Meanwhile, your Administration’s FY 2015 budget request seeks a 7% increase for nuclear weapons research and production programs under the Department of Energy’s semi-autonomous National Nuclear Security Administration (NNSA). NNSA’s “Total Weapons Activities” are slated to rise to $8.2 billion in FY 2015 and to $9.7 billion by 2019, 24% above fiscal year 2014. Your Administration is also proposing a $56 billion Opportunity Growth and Security Initiative (OGSI) to be funded through tax changes and spending reforms. OGSI is to be split evenly between defense and non-defense spending, out of which $504 million will go to NNSA nuclear weapons programs “to accelerate modernization and maintenance of nuclear facilities.” With that, your FY 2015 budget request for maintenance and modernization of nuclear bombs and warheads in constant dollars exceeds the amount spent in 1985 for comparable work at the height of President Reagan’s surge in nuclear weapons spending, which was also the highest point of Cold War spending.

 

We are particularly alarmed that your FY 2015 budget request includes $634 million (up 20%) for the B61 Life Extension Program, which, in contravention of your 2010 Nuclear Posture Review, as confirmed by former U.S. Air Force Chief of Staff, General Norton Schwartz, will have improved military capabilities to attack targets with greater accuracy and less radioactive fallout.[1]

 

This enormous commitment to modernizing nuclear bombs and warheads and the laboratories and factories to support those activities does not include even larger amounts of funding for planned replacements of delivery systems – the bombers, missiles and submarines that form the strategic triad, which are funded through the Department of Defense.  In total, according to the General Accounting Office, the U.S. will spend more than $700 billion over the next 30 years to maintain and modernize nuclear weapons systems. The James Martin Center places the number at an astounding one trillion dollars. This money is desperately needed to address basic human needs – housing, food security, education, healthcare, public safety, education and environmental protection – here and abroad.

 

The Good Faith Challenge

 

This our third letter to you calling on the U.S. government to participate constructively and in good faith in all international disarmament forums. On June 6, 2013, we wrote: “The Nuclear Security Summit process you initiated has been a success. However, securing nuclear materials, while significant, falls well short of what civil society expected following your Prague speech.”[2] In that letter, we urged you to you speak at the September 26, 2013 High-Level Meeting on Nuclear Disarmament at the United Nations; to endorse UN Secretary-General Ban Ki-moon’s Five-Point Proposal on Nuclear Disarmament; to announce your convening of a series of Nuclear Disarmament Summits; to support extending the General Assembly’s Open-Ended Working Group to develop proposals to take forward multilateral nuclear disarmament negotiations for the achievement and maintenance of a world without nuclear weapons; and to announce that the U.S. would participate in the follow-on conference on the humanitarian impacts of nuclear weapons in Mexico in early 2014.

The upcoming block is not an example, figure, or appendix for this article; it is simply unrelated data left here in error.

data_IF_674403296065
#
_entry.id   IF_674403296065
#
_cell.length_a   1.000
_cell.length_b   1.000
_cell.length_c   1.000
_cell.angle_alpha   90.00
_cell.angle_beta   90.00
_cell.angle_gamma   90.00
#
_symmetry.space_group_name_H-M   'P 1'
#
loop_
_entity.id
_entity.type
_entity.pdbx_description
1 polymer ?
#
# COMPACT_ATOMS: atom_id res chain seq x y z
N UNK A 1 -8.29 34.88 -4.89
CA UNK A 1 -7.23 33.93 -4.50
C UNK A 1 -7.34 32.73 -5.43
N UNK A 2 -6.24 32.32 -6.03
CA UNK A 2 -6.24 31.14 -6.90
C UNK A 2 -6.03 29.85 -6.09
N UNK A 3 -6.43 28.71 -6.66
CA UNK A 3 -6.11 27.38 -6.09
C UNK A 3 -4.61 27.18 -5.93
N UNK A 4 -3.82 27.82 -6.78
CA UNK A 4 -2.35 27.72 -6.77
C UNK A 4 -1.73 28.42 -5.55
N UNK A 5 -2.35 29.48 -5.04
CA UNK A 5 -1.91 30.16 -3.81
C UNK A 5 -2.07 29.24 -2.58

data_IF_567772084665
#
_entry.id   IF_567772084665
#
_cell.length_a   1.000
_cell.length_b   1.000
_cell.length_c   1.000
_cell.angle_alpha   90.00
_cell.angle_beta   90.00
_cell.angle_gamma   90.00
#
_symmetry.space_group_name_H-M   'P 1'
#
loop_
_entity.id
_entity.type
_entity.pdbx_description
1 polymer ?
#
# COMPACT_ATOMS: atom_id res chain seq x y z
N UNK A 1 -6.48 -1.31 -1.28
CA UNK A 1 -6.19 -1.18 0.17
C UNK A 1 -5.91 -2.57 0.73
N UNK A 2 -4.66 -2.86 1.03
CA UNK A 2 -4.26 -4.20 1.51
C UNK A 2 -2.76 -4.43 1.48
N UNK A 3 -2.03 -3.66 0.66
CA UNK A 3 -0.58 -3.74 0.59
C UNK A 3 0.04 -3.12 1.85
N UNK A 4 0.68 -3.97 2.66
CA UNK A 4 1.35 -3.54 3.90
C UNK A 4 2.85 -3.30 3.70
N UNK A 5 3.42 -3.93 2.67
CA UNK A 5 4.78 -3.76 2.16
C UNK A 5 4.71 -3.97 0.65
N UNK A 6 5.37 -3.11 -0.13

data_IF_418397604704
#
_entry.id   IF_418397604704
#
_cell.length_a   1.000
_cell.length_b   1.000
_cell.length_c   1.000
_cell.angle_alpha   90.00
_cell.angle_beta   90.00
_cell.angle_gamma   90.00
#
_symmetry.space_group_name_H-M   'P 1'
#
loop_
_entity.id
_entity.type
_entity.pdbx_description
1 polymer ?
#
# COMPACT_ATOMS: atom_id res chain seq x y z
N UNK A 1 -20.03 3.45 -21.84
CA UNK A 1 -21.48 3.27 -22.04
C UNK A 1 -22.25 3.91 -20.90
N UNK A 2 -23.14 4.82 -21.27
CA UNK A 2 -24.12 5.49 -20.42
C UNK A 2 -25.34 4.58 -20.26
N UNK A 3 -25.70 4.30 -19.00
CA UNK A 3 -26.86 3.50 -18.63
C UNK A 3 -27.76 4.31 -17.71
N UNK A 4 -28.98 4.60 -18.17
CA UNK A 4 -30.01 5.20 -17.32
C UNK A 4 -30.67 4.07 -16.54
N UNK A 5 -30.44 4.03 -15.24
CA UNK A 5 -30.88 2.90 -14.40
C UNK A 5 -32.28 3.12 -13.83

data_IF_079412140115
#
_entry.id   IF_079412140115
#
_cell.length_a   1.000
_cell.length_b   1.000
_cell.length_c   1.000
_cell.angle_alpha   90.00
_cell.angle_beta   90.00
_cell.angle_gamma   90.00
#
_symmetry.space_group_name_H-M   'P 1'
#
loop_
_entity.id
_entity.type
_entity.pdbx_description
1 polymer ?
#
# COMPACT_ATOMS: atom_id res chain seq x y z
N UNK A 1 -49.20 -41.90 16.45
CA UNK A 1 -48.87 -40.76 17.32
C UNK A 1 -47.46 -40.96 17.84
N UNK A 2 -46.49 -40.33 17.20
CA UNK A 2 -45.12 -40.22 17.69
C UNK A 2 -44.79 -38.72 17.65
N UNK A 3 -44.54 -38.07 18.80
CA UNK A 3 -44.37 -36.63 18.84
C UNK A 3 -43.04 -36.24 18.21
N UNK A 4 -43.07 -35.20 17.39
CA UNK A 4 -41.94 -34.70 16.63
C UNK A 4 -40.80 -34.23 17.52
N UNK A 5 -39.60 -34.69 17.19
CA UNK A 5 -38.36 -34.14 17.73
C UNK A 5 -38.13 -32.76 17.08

In our second letter, dated January 29, 2014, we urged that you direct the State Department to send a delegation to the Mexico conference and to participate constructively; and that your administration shed its negative attitude and participate constructively in deliberations and negotiations regarding the creation of a multilateral process to achieve a nuclear weapons free world. And we called on the United States to engage in good faith in efforts to make the Conference on Disarmament productive in pursuing the objective for which it was established more than three decades ago: complete nuclear disarmament; and to work hard to convene soon the conference on a zone free of WMD in the Middle East promised by the 2010 NPT Review Conference.[3]

 

Since our last letter, the U.S. – Russian relationship has deteriorated precipitously, with the standoff over the Crimea opening the real possibility of a new era of confrontation between nuclear-armed powers. The current crisis will further complicate prospects for future arms reduction negotiations with Russia, already severely stressed by more than two decades of post-Cold War NATO expansion, deployment of U.S. missile defenses, U.S. nuclear weapons modernization and pursuit of prompt conventional global strike capability.

 

Keeping Our Side of the NPT Bargain

 

Article VI of the NPT, which entered into force in 1970, and is the supreme law of the land pursuant to Article VI of the U.S. Constitution, states: “Each of the Parties to the Treaty undertakes to pursue negotiations in good faith on effective measures relating to cessation of the nuclear arms race at an early date and to nuclear disarmament, and on a treaty on general and complete disarmament under strict and effective international control.”